Rindfuss and colleagues [24] propose that structured cross-site comparisons and syntheses can be facilitated by simulation models of LUCC, and agent-based models (ABMs) in particular because of their explicit representation of human decision-making processes. Parker and colleagues [25] attempted such a cross-site comparison with a set of ABMs of land-use change in frontier regions, but found that the same processes were often represented in different ways across models, which prohibited a clear synthesis of findings across studies. Here, we use a generalized ABM of land-use and livelihood decision-making as a virtual laboratory to investigate relationships between variations in agricultural intensity and the contexts within which agent decision-making occurs. The model’s simple structure links agents’ livelihood decisions to resulting land-use changes and enables generation of hypotheses about how land-use patterns are affected by varying local and global economic, environmental, and demographic conditions. Such a generative modeling tool, employed to productive effect in other fields [26][29], can be used to systematically explore the implications of agent decision-making for land-use and livelihood outcomes, as well as formulate new hypotheses that could lead to more nuanced theoretical explanations of land change processes than the inductive methods common in land change science [30].

We first ground the generalized ABM to induced intensification theory by evaluating outcomes against the empirical relationships derived in Turner and colleagues’ [17] meta-analysis of agricultural intensification and agent-level behavioral patterns described in the livelihoods and development literatures. Our aim is to verify that agents’ assumed decision-making models respond to changing economic, environmental, and demographic forces in realistic ways subject to heterogeneous risk preferences and environmental endowments. We then use a virtual laboratory approach to explore how livelihood strategies and land-use outcomes vary under a wide range of environmental and social conditions that are impossible to control for and observe in the field. As a result of this analysis we identify the effects of increased market integration on land-use and livelihood transitions, beyond those observed in the earlier work on induced intensification, as an area for further empirical testing.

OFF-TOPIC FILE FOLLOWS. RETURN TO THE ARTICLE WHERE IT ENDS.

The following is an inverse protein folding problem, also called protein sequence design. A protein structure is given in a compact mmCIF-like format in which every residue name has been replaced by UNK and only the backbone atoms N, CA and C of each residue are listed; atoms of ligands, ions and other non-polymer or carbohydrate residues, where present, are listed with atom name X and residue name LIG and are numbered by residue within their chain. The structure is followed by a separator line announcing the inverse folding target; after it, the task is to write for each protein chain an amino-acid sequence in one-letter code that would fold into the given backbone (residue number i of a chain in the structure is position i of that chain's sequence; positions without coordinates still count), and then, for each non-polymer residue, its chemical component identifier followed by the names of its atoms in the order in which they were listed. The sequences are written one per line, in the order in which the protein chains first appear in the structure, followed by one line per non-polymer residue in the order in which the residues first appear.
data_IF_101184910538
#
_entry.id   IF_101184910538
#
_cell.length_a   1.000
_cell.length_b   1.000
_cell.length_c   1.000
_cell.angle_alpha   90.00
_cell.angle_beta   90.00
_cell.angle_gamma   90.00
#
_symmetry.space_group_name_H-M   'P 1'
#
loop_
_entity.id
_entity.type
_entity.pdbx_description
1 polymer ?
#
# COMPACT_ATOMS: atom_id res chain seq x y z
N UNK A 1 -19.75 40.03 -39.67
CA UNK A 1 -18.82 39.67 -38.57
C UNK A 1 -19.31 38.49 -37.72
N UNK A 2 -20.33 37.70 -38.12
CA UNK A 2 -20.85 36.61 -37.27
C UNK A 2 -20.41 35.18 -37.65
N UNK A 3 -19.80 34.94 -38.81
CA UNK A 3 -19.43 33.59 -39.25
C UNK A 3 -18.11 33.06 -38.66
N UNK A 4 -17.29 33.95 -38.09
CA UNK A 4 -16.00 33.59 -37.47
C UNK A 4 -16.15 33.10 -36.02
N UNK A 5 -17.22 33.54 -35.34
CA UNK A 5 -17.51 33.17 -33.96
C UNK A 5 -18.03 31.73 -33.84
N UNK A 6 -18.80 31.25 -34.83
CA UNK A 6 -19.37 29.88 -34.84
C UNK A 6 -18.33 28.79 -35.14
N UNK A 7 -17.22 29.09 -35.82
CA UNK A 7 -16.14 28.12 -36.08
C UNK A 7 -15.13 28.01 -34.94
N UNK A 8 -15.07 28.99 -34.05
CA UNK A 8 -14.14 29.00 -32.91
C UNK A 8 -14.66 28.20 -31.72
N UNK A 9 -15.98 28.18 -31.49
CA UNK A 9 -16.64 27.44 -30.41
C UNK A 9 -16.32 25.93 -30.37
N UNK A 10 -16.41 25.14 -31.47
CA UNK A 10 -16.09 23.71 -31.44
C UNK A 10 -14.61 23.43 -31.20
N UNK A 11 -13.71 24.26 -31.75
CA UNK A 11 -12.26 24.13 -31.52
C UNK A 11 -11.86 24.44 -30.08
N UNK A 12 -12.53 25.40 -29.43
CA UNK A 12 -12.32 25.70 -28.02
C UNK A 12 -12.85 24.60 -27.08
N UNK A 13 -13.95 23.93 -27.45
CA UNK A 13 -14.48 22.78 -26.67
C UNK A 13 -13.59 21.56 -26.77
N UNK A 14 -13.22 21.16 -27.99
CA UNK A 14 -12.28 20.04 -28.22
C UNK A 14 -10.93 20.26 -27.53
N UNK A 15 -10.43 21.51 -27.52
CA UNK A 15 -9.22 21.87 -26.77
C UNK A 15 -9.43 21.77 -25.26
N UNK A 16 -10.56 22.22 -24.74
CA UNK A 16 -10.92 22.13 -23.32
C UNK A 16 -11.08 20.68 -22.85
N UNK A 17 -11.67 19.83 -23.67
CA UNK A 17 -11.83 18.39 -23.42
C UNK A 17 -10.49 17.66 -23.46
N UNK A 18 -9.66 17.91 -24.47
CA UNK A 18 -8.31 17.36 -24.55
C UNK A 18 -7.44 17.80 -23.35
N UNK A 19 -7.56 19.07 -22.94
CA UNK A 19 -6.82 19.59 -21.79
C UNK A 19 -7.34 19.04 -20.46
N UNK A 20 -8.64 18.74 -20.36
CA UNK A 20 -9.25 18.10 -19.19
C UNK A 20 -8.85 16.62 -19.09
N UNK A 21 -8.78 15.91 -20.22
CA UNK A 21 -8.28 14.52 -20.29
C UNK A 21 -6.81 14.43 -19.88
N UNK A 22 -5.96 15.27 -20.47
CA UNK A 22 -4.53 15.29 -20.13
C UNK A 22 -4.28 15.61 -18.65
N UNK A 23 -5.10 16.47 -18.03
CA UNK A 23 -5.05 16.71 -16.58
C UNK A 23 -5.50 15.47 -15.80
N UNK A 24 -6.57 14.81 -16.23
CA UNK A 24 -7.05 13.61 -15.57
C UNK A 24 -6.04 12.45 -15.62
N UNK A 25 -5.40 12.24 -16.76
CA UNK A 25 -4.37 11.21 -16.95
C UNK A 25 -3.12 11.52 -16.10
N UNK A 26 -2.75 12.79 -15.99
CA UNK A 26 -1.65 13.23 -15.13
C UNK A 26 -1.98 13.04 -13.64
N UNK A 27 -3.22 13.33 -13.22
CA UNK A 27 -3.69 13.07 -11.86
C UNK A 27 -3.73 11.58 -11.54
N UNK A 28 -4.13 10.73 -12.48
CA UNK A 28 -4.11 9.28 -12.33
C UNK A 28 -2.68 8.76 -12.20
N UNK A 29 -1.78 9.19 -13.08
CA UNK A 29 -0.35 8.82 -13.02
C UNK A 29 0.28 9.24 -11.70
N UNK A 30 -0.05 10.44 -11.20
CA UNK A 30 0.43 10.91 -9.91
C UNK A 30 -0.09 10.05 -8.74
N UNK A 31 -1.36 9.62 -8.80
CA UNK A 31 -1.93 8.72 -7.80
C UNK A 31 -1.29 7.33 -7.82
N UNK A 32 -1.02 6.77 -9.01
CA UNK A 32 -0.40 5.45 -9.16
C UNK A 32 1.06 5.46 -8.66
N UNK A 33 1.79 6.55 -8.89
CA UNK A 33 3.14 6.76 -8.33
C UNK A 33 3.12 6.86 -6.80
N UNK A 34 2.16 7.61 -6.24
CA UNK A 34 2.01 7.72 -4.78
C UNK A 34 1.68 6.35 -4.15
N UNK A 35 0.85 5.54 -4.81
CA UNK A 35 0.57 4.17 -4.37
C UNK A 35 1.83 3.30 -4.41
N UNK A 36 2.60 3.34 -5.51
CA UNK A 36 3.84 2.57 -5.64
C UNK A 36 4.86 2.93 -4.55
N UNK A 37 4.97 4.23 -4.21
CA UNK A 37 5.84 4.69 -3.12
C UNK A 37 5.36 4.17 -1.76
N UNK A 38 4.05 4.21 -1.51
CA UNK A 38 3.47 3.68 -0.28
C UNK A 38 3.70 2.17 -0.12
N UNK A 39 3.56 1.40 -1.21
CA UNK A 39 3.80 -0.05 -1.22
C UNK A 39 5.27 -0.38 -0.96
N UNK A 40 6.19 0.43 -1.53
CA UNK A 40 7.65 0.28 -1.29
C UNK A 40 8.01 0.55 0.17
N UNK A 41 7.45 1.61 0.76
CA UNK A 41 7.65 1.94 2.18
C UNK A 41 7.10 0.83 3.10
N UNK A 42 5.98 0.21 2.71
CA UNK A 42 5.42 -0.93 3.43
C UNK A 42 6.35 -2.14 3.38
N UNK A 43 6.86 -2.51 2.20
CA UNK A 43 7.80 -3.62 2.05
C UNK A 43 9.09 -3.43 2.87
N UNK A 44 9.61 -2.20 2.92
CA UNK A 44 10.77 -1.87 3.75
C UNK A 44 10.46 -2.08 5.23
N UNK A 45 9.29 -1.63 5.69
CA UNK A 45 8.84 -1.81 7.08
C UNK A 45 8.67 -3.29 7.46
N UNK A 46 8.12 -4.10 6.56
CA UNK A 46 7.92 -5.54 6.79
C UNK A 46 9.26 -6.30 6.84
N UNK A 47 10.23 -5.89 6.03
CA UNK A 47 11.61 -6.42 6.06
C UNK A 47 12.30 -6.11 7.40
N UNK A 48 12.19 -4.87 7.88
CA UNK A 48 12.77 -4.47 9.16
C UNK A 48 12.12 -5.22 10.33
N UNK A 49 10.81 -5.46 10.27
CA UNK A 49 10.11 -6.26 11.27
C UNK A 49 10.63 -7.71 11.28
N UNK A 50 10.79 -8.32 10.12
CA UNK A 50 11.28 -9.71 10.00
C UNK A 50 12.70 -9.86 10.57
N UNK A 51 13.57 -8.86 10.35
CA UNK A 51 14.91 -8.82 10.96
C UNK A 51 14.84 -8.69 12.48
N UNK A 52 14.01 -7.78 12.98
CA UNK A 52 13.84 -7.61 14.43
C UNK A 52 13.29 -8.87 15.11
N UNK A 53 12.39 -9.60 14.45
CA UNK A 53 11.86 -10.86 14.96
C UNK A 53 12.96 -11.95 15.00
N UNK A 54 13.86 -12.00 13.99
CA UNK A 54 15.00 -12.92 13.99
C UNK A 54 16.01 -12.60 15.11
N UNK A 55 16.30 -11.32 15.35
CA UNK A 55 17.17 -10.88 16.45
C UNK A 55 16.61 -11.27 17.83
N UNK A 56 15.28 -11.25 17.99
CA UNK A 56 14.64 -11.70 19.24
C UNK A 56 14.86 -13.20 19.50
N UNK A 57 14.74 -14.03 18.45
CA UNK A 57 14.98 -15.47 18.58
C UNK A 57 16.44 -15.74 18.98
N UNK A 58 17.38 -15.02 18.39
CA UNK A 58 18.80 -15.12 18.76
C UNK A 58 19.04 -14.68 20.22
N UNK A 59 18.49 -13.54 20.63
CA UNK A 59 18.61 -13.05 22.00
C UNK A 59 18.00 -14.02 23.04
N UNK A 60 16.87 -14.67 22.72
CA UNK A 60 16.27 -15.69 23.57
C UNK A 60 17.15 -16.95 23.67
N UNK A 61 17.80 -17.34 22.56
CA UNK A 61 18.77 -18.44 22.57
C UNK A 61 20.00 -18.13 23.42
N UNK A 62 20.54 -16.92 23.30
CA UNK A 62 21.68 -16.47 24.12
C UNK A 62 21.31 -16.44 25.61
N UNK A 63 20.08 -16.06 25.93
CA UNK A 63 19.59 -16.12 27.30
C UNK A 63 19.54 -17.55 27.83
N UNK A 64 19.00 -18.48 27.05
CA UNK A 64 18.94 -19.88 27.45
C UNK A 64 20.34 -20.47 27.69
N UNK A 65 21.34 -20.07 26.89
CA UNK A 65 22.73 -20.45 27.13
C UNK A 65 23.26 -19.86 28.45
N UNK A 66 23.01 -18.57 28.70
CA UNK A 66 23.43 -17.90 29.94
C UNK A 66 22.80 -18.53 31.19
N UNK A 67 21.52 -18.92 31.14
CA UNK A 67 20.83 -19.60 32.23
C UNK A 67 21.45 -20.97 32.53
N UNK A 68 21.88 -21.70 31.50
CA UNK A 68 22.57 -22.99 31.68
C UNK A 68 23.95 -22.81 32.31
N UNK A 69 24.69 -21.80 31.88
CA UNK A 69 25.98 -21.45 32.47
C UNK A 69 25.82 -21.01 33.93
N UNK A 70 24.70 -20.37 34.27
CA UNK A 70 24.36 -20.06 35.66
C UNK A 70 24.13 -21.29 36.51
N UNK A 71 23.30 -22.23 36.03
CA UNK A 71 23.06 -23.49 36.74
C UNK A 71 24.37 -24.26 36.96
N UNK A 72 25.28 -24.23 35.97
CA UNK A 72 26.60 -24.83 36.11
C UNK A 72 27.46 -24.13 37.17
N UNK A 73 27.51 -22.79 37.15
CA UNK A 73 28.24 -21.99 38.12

Methods

General characteristics of the model relevant for discussion of results are presented below. Detailed model description using a complete Overview, Design concepts, and Details (ODD) Protocol is provided in File S1. The ODD protocol is an accepted standard for presenting ABMs (http://www.openabm.org/page/standards), which describes the model’s purpose, design, and process overview and scheduling.

2.1. Landscapes

A stylized landscape of 100 by 100 square grid of cells (Fig. 1a) is created in MATALB with each cell representing one hectare (total area = 100 km2). An artificial landscape is used so that: 1) the full range of land suitability classes defined by GAEZ [31], [32], can be simulated within the same landscape; 2) the landscape does not represent any particular place and is thus generic; and 3) the landscape can be easily implemented and reproduced within any simulation environment. Turner and colleagues [17] found that the relationship between population density and agricultural intensity was dampened in favorable agricultural conditions, but exacerbated when significant constraints on agricultural productivity were present. Here, land suitability for agriculture is represented by a combination of slope and precipitation constraints. Slope is a proxy for soil suitability for agriculture with reductions in potential agricultural yields based on slope constraint classes [31]. Precipitation constraints are related to the length of the growing season [32], which impose additional reductions in potential agricultural yields evenly across the entire landscape. Experimental variations in agricultural suitability, which are a combination of slope and precipitation constraints, are implemented by turning slope and/or precipitation constraints ‘on’ or ‘off’ to investigate the influence of environmental conditions on agricultural intensity.

thumbnail
Figure 1. Hypothetical landscapes.

Components of the hypothetical landscapes: (a) artificial topography and land suitability for agriculture; b) simulated land uses with agents 7 and 59 indicated (Section SI-5).